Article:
3. The heat-sensitive warning device of claim 2 wherein said first preselected temperature is between about 38 C. and about 40 C. and said second preselected temperature is between about 65 C. and about 75 C.
4. The heat-sensitive warning device of claim 1 wherein said housing is made of brass.
5. The heat-sensitive warning device of claim 4 wherein said indicator element is a ribbon made from polytetrafluoroethylene.
6. The heat-sensitive warning device of claim 1 wherein said device for attaching said operating mechanism to said electrical insulator is a clamp made from stainless steel, and said clamp is secured to said operating mechanism by brazing.
7. The heat-sensitive warning device of claim 5 wherein said device for attaching said operating mechanism to said electrical insulator is a clamp made from stainless steel, and said clamp is secured to said operating mechanism by brazing.
8. The heat-sensitive warning device of claim 7 wherein said ejection mechanism comprises:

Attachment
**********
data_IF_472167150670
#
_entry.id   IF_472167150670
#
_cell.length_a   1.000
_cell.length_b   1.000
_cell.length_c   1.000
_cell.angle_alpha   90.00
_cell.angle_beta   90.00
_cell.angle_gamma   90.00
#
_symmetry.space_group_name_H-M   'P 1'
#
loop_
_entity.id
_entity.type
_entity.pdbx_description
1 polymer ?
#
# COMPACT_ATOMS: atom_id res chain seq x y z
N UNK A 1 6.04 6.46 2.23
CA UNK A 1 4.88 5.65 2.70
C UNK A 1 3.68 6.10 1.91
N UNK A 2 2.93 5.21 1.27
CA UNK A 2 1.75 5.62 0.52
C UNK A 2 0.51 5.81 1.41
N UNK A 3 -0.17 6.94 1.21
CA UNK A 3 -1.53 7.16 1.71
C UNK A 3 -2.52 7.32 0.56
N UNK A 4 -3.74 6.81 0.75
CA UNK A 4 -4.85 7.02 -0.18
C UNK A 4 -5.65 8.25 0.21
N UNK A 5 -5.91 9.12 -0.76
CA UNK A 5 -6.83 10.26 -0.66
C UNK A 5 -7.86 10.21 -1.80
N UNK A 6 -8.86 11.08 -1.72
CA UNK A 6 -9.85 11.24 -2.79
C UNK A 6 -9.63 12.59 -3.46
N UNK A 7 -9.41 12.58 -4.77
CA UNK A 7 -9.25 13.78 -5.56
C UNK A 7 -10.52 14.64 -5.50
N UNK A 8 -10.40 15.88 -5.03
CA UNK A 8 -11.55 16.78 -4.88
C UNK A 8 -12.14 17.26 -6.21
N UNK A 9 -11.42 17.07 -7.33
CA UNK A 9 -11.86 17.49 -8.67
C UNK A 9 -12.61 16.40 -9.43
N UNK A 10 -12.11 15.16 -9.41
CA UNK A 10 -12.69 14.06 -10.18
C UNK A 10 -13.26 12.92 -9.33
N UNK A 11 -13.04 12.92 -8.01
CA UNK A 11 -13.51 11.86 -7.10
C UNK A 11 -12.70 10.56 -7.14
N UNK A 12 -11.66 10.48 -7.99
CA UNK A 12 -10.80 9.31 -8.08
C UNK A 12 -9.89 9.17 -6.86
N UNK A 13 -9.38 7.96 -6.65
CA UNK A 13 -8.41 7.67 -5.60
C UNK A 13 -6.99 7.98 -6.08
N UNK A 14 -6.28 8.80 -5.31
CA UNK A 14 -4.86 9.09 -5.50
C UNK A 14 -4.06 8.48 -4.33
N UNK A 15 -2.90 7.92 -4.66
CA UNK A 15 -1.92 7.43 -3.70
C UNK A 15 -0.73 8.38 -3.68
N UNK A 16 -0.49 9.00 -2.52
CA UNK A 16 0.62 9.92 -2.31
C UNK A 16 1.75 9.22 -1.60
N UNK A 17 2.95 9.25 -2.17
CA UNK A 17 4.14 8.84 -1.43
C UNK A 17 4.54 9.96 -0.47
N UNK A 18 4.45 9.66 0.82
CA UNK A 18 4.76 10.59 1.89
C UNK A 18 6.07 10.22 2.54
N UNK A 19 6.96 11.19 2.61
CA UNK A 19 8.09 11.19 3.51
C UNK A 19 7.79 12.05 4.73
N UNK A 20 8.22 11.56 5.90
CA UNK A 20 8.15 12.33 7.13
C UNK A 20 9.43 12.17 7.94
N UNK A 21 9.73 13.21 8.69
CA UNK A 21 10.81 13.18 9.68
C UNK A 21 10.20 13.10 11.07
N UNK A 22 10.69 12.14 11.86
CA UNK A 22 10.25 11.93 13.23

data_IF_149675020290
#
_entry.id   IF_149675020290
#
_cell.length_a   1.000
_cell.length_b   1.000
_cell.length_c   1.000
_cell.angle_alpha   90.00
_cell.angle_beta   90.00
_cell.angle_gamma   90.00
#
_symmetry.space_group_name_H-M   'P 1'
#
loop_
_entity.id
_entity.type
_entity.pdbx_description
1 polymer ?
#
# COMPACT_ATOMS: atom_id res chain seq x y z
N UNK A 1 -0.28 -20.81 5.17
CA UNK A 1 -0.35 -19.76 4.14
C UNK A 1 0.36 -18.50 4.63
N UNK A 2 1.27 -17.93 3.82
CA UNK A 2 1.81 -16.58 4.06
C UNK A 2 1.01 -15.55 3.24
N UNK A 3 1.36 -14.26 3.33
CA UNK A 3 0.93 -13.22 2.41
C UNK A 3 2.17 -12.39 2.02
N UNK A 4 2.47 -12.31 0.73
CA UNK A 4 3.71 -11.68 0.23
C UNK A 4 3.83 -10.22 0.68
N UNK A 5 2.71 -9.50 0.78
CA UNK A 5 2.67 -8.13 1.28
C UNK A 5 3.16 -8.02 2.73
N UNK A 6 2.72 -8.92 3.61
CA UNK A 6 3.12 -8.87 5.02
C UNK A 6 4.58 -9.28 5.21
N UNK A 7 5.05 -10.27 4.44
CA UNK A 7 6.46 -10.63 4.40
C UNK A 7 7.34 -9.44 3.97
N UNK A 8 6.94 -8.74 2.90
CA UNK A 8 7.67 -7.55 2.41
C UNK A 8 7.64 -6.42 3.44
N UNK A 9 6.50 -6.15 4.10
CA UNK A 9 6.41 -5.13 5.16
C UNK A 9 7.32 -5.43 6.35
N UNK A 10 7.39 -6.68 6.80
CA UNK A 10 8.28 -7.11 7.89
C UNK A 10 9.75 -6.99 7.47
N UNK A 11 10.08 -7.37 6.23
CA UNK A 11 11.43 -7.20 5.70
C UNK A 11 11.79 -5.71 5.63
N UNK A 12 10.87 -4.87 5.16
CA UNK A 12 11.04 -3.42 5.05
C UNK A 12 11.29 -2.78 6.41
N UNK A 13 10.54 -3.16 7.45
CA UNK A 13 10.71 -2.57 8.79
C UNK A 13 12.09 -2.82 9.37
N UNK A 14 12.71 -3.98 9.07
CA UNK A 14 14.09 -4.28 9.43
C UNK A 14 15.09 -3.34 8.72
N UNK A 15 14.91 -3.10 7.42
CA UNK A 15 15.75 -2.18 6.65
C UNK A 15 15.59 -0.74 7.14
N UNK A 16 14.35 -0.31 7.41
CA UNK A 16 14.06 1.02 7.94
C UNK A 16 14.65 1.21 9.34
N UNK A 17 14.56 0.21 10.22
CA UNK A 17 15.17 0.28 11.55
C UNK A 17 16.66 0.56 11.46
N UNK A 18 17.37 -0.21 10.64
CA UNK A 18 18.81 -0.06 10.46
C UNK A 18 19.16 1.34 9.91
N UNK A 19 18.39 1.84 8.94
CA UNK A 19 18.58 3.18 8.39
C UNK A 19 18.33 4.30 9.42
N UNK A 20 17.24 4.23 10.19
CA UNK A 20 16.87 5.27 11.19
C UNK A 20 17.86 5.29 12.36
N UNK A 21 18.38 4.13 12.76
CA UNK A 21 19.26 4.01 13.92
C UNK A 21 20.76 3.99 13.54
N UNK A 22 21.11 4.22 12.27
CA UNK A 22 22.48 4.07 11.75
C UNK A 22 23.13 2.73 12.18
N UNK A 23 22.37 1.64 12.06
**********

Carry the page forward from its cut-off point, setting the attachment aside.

(a) an elongated rod extending through said spool and through said opening in said partially open second end; and
(b) a coil spring encircling said rod, said spring being held in a state of compression between said spool and said partially open second end until said second thermosenstitive end plug melts.
9. The heat-sensitive warning device of claim 8 wherein said spool has an enlarged end portion, a shoulder and a shank portion.
10. The heat-sensitive warning device of claim 9 wherein said indicator element is secured to said spool and to said housing with glass electrical tape.
11. The heat-sensitive warning device of claim 10 wherein said indicator element is wound around said shank portion of said spool, and one end of said indicator element is secured to an outer surface of said shank portion, and the other end of said indicator element is attached to an outer wall of said housing.
Description
BACKGROUND OF THE INVENTION

1. Field of the Invention